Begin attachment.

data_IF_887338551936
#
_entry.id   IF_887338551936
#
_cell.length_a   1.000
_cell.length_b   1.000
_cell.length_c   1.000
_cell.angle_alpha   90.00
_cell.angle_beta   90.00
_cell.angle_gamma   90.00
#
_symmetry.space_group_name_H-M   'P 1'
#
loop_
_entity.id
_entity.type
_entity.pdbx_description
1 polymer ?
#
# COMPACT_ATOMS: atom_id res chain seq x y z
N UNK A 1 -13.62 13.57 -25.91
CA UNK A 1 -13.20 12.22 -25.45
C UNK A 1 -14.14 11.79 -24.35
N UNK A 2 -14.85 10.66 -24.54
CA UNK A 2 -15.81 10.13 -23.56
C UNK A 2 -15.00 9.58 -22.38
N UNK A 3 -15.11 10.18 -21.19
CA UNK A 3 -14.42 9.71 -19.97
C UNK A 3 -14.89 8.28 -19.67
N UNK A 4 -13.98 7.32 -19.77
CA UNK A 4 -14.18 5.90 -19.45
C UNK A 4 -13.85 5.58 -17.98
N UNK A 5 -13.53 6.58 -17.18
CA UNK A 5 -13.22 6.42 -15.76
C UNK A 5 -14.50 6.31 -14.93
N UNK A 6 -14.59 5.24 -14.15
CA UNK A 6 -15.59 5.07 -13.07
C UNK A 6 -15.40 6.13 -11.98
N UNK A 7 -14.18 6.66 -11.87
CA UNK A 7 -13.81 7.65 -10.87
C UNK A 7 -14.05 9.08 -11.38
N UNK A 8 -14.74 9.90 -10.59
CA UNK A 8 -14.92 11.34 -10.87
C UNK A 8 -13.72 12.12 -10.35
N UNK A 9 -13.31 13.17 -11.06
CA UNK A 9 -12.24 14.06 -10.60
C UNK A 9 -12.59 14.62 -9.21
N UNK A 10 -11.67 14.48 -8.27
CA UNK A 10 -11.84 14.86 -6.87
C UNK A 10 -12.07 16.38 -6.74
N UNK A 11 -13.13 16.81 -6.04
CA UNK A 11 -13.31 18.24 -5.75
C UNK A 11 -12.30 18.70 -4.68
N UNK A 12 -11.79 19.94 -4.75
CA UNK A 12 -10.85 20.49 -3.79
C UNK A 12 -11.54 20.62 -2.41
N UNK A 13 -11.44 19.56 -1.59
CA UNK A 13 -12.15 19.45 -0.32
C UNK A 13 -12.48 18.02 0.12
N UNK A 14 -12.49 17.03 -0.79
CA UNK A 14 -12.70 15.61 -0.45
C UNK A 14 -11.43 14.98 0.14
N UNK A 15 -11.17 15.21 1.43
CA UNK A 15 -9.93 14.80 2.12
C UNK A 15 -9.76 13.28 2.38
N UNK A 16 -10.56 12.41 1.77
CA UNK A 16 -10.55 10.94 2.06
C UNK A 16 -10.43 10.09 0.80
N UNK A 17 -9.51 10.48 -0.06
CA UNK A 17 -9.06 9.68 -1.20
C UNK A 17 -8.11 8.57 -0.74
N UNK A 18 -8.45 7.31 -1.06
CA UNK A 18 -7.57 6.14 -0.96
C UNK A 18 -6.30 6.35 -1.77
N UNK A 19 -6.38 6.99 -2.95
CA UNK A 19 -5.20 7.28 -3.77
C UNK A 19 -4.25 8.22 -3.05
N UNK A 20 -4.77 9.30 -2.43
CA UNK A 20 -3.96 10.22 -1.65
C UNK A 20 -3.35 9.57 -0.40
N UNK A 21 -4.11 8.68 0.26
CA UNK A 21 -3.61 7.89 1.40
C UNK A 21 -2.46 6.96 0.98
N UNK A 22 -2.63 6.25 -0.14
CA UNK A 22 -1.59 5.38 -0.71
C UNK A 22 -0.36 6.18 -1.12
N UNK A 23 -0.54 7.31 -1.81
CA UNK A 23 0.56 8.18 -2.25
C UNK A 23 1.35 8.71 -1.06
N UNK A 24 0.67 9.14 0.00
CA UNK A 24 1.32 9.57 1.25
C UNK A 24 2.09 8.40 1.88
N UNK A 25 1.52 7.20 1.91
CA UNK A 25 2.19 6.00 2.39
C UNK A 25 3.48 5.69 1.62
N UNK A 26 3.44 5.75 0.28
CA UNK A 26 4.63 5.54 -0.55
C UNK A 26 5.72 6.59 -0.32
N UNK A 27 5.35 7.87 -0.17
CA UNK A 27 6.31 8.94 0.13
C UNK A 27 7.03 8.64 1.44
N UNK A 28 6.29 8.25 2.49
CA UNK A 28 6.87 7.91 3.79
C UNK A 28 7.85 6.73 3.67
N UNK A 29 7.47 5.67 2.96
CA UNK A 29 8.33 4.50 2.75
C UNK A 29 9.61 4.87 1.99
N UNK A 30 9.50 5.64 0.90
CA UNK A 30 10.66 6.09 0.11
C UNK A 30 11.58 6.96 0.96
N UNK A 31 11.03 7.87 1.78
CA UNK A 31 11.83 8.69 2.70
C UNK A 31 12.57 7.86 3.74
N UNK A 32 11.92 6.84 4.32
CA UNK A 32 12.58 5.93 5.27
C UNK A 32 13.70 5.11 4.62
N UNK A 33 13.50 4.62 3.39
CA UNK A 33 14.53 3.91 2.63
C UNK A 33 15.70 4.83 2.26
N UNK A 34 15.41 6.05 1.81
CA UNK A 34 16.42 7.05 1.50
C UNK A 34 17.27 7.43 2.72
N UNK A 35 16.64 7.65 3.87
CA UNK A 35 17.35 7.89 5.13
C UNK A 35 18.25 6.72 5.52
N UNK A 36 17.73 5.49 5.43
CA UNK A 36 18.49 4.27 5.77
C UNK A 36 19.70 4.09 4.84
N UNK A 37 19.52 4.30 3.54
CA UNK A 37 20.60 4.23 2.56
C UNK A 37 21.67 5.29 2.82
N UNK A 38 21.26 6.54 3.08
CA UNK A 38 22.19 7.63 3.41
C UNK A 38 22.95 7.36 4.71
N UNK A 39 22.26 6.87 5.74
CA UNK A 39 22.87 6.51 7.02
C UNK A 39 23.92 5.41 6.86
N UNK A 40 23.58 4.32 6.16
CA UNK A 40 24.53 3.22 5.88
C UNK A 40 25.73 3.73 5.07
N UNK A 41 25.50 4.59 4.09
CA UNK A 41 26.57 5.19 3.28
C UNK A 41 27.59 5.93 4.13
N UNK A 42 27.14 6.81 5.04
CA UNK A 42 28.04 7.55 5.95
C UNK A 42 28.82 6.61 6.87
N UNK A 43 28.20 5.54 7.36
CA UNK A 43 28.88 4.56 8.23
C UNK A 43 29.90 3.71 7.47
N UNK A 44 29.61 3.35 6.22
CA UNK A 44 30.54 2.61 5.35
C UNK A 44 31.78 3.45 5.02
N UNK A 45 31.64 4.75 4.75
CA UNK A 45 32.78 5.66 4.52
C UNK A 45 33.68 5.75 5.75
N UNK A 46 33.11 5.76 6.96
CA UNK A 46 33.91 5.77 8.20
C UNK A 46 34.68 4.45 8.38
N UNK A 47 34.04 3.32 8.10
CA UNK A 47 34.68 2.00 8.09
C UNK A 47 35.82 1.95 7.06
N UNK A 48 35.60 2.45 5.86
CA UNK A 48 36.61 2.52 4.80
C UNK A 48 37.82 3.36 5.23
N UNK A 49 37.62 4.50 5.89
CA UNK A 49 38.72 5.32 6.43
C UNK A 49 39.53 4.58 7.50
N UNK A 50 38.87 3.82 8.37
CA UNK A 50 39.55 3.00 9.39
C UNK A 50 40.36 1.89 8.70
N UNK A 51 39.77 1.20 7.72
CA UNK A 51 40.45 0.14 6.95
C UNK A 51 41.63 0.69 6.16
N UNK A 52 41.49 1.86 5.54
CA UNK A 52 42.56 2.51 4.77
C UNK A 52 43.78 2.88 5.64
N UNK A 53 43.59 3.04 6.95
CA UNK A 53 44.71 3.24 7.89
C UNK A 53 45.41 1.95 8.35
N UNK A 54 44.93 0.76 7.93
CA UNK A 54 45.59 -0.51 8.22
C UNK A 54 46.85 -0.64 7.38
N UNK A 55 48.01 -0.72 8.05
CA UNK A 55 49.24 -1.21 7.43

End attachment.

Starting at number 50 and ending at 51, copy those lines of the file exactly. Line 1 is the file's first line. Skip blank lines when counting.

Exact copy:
C UNK A 10 -12.07 16.38 -6.74
N UNK A 11 -13.13 16.81 -6.04